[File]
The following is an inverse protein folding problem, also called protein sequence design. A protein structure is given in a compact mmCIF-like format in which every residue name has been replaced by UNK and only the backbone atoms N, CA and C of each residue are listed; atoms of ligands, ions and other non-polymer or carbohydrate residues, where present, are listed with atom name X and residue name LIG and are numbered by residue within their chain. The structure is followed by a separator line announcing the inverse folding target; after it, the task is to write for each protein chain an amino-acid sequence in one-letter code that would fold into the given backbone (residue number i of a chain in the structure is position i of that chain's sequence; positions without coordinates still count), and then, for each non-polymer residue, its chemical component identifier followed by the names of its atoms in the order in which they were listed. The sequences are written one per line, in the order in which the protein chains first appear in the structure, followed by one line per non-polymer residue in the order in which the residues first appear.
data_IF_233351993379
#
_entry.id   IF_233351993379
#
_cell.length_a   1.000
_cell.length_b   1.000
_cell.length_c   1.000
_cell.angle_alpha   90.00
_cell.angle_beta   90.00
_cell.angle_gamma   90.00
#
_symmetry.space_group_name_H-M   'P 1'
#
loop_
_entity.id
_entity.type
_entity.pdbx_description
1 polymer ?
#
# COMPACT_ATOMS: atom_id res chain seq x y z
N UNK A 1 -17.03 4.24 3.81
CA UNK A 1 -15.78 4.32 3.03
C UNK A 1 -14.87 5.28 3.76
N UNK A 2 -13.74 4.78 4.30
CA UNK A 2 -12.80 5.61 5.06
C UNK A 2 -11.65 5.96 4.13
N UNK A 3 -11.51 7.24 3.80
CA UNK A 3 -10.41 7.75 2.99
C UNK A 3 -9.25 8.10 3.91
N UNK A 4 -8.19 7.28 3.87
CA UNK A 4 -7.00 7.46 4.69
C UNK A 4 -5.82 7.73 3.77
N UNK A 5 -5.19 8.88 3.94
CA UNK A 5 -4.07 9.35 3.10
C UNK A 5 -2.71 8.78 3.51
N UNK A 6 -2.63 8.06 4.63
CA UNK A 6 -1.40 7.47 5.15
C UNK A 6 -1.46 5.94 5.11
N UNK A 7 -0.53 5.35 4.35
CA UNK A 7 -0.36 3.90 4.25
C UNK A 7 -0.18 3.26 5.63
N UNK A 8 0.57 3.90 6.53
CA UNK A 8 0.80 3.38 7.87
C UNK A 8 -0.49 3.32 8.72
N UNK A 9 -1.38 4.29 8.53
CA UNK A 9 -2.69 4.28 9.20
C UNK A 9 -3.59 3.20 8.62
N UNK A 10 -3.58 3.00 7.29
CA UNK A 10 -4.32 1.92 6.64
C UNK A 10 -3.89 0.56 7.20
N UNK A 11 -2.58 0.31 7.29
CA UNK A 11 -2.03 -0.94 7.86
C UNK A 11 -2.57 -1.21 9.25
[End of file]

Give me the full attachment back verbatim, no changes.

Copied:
The following is an inverse protein folding problem, also called protein sequence design. A protein structure is given in a compact mmCIF-like format in which every residue name has been replaced by UNK and only the backbone atoms N, CA and C of each residue are listed; atoms of ligands, ions and other non-polymer or carbohydrate residues, where present, are listed with atom name X and residue name LIG and are numbered by residue within their chain. The structure is followed by a separator line announcing the inverse folding target; after it, the task is to write for each protein chain an amino-acid sequence in one-letter code that would fold into the given backbone (residue number i of a chain in the structure is position i of that chain's sequence; positions without coordinates still count), and then, for each non-polymer residue, its chemical component identifier followed by the names of its atoms in the order in which they were listed. The sequences are written one per line, in the order in which the protein chains first appear in the structure, followed by one line per non-polymer residue in the order in which the residues first appear.
data_IF_233351993379
#
_entry.id   IF_233351993379
#
_cell.length_a   1.000
_cell.length_b   1.000
_cell.length_c   1.000
_cell.angle_alpha   90.00
_cell.angle_beta   90.00
_cell.angle_gamma   90.00
#
_symmetry.space_group_name_H-M   'P 1'
#
loop_
_entity.id
_entity.type
_entity.pdbx_description
1 polymer ?
#
# COMPACT_ATOMS: atom_id res chain seq x y z
N UNK A 1 -17.03 4.24 3.81
CA UNK A 1 -15.78 4.32 3.03
C UNK A 1 -14.87 5.28 3.76
N UNK A 2 -13.74 4.78 4.30
CA UNK A 2 -12.80 5.61 5.06
C UNK A 2 -11.65 5.96 4.13
N UNK A 3 -11.51 7.24 3.80
CA UNK A 3 -10.41 7.75 2.99
C UNK A 3 -9.25 8.10 3.91
N UNK A 4 -8.19 7.28 3.87
CA UNK A 4 -7.00 7.46 4.69
C UNK A 4 -5.82 7.73 3.77
N UNK A 5 -5.19 8.88 3.94
CA UNK A 5 -4.07 9.35 3.10
C UNK A 5 -2.71 8.78 3.51
N UNK A 6 -2.63 8.06 4.63
CA UNK A 6 -1.40 7.47 5.15
C UNK A 6 -1.46 5.94 5.11
N UNK A 7 -0.53 5.35 4.35
CA UNK A 7 -0.36 3.90 4.25
C UNK A 7 -0.18 3.26 5.63
N UNK A 8 0.57 3.90 6.53
CA UNK A 8 0.80 3.38 7.87
C UNK A 8 -0.49 3.32 8.72
N UNK A 9 -1.38 4.29 8.53
CA UNK A 9 -2.69 4.28 9.20
C UNK A 9 -3.59 3.20 8.62
N UNK A 10 -3.58 3.00 7.29
CA UNK A 10 -4.32 1.92 6.64
C UNK A 10 -3.89 0.56 7.20
N UNK A 11 -2.58 0.31 7.29
CA UNK A 11 -2.03 -0.94 7.86
C UNK A 11 -2.57 -1.21 9.25